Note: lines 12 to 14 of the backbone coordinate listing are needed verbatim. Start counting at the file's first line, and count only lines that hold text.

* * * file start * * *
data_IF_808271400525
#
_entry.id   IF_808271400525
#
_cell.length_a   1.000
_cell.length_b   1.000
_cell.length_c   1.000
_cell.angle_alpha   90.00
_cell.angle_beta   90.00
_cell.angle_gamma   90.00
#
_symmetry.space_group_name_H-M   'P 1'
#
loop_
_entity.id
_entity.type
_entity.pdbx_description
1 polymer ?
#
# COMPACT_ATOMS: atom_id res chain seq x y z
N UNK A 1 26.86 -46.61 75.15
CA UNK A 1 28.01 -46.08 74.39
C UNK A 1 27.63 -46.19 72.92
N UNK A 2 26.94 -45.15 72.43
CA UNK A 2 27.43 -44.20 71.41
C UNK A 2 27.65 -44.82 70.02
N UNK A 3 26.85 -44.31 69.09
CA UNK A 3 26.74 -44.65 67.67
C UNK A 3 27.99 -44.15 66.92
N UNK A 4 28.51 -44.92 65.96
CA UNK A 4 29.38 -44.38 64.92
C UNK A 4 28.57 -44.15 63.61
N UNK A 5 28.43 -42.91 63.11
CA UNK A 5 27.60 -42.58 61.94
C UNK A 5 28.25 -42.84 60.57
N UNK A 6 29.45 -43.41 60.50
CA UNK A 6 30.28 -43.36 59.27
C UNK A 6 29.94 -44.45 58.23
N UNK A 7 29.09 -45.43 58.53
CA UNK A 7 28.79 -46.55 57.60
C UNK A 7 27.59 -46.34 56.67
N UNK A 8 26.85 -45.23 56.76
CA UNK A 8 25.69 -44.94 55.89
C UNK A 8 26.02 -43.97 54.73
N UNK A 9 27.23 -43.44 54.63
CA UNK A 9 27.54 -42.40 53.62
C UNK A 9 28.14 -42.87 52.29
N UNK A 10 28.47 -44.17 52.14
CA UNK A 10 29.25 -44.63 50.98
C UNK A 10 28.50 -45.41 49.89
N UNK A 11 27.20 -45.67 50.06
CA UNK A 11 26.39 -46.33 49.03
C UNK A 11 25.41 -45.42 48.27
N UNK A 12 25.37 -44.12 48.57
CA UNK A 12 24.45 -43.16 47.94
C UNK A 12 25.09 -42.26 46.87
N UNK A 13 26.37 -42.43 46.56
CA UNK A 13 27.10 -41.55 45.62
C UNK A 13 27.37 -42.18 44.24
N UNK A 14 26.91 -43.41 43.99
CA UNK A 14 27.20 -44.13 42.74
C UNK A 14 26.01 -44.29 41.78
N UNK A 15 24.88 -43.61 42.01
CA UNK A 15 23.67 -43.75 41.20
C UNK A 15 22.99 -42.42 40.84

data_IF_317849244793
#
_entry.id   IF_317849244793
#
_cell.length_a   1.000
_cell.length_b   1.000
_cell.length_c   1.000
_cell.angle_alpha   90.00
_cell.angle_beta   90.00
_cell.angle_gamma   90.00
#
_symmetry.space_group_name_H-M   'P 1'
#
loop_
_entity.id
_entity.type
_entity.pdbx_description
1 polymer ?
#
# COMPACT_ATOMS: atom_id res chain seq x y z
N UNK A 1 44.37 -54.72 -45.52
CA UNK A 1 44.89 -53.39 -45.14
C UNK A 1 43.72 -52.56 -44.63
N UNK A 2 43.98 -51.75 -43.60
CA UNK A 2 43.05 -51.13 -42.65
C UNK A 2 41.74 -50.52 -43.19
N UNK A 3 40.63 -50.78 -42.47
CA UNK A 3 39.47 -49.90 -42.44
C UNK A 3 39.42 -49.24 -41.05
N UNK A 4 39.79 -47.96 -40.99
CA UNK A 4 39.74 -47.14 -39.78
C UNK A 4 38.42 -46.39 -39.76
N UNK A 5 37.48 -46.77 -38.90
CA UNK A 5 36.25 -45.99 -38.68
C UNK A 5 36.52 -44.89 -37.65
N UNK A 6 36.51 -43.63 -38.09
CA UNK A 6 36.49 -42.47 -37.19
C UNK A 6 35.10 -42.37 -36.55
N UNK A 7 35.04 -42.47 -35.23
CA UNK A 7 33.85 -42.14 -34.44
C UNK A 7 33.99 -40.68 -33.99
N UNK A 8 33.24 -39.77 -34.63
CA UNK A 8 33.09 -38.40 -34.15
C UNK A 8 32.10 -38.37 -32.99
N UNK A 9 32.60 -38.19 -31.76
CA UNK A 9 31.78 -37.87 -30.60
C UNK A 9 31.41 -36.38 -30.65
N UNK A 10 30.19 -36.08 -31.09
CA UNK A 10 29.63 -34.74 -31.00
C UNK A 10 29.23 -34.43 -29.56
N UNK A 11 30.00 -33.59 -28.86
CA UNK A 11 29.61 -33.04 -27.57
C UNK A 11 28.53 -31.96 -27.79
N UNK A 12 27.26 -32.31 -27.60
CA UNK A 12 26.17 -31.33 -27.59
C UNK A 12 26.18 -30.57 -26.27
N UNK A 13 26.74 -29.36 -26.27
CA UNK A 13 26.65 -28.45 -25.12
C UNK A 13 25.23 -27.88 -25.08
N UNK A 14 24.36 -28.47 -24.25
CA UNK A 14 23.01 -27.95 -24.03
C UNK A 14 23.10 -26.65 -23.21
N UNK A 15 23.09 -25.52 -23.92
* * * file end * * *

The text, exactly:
_symmetry.space_group_name_H-M   'P 1'
#
loop_